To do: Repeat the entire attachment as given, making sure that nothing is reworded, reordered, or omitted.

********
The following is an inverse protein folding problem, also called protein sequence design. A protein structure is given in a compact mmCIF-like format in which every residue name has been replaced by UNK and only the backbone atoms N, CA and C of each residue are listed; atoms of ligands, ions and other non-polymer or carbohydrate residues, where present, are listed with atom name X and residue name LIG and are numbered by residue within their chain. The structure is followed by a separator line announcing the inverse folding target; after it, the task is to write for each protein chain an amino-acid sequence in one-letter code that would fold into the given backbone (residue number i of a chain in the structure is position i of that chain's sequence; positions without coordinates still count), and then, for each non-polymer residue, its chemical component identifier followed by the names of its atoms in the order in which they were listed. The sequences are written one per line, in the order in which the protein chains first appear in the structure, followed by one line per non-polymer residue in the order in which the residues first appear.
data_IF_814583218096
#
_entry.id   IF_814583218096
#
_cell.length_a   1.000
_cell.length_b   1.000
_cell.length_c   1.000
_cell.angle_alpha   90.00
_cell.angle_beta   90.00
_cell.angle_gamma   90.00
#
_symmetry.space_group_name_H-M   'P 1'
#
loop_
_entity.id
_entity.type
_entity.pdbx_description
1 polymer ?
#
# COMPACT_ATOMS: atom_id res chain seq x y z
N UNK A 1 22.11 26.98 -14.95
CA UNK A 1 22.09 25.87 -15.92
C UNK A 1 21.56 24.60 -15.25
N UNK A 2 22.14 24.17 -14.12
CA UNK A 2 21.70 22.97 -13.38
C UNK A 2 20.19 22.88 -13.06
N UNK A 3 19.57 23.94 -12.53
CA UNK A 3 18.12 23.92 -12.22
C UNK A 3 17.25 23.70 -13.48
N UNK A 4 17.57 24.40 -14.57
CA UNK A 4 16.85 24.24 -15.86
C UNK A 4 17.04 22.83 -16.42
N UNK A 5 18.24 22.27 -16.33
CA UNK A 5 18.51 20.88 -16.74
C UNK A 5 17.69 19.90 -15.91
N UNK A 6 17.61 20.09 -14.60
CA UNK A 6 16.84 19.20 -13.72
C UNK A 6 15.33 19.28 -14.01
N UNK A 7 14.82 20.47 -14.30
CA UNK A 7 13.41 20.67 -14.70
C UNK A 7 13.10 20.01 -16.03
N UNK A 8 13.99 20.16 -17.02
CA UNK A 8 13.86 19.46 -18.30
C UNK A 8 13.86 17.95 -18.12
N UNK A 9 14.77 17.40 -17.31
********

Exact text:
The following is an inverse protein folding problem, also called protein sequence design. A protein structure is given in a compact mmCIF-like format in which every residue name has been replaced by UNK and only the backbone atoms N, CA and C of each residue are listed; atoms of ligands, ions and other non-polymer or carbohydrate residues, where present, are listed with atom name X and residue name LIG and are numbered by residue within their chain. The structure is followed by a separator line announcing the inverse folding target; after it, the task is to write for each protein chain an amino-acid sequence in one-letter code that would fold into the given backbone (residue number i of a chain in the structure is position i of that chain's sequence; positions without coordinates still count), and then, for each non-polymer residue, its chemical component identifier followed by the names of its atoms in the order in which they were listed. The sequences are written one per line, in the order in which the protein chains first appear in the structure, followed by one line per non-polymer residue in the order in which the residues first appear.
data_IF_814583218096
#
_entry.id   IF_814583218096
#
_cell.length_a   1.000
_cell.length_b   1.000
_cell.length_c   1.000
_cell.angle_alpha   90.00
_cell.angle_beta   90.00
_cell.angle_gamma   90.00
#
_symmetry.space_group_name_H-M   'P 1'
#
loop_
_entity.id
_entity.type
_entity.pdbx_description
1 polymer ?
#
# COMPACT_ATOMS: atom_id res chain seq x y z
N UNK A 1 22.11 26.98 -14.95
CA UNK A 1 22.09 25.87 -15.92
C UNK A 1 21.56 24.60 -15.25
N UNK A 2 22.14 24.17 -14.12
CA UNK A 2 21.70 22.97 -13.38
C UNK A 2 20.19 22.88 -13.06
N UNK A 3 19.57 23.94 -12.53
CA UNK A 3 18.12 23.92 -12.22
C UNK A 3 17.25 23.70 -13.48
N UNK A 4 17.57 24.40 -14.57
CA UNK A 4 16.85 24.24 -15.86
C UNK A 4 17.04 22.83 -16.42
N UNK A 5 18.24 22.27 -16.33
CA UNK A 5 18.51 20.88 -16.74
C UNK A 5 17.69 19.90 -15.91
N UNK A 6 17.61 20.09 -14.60
CA UNK A 6 16.84 19.20 -13.72
C UNK A 6 15.33 19.28 -14.01
N UNK A 7 14.82 20.47 -14.30
CA UNK A 7 13.41 20.67 -14.70
C UNK A 7 13.10 20.01 -16.03
N UNK A 8 13.99 20.16 -17.02
CA UNK A 8 13.86 19.46 -18.30
C UNK A 8 13.86 17.95 -18.12
N UNK A 9 14.77 17.40 -17.31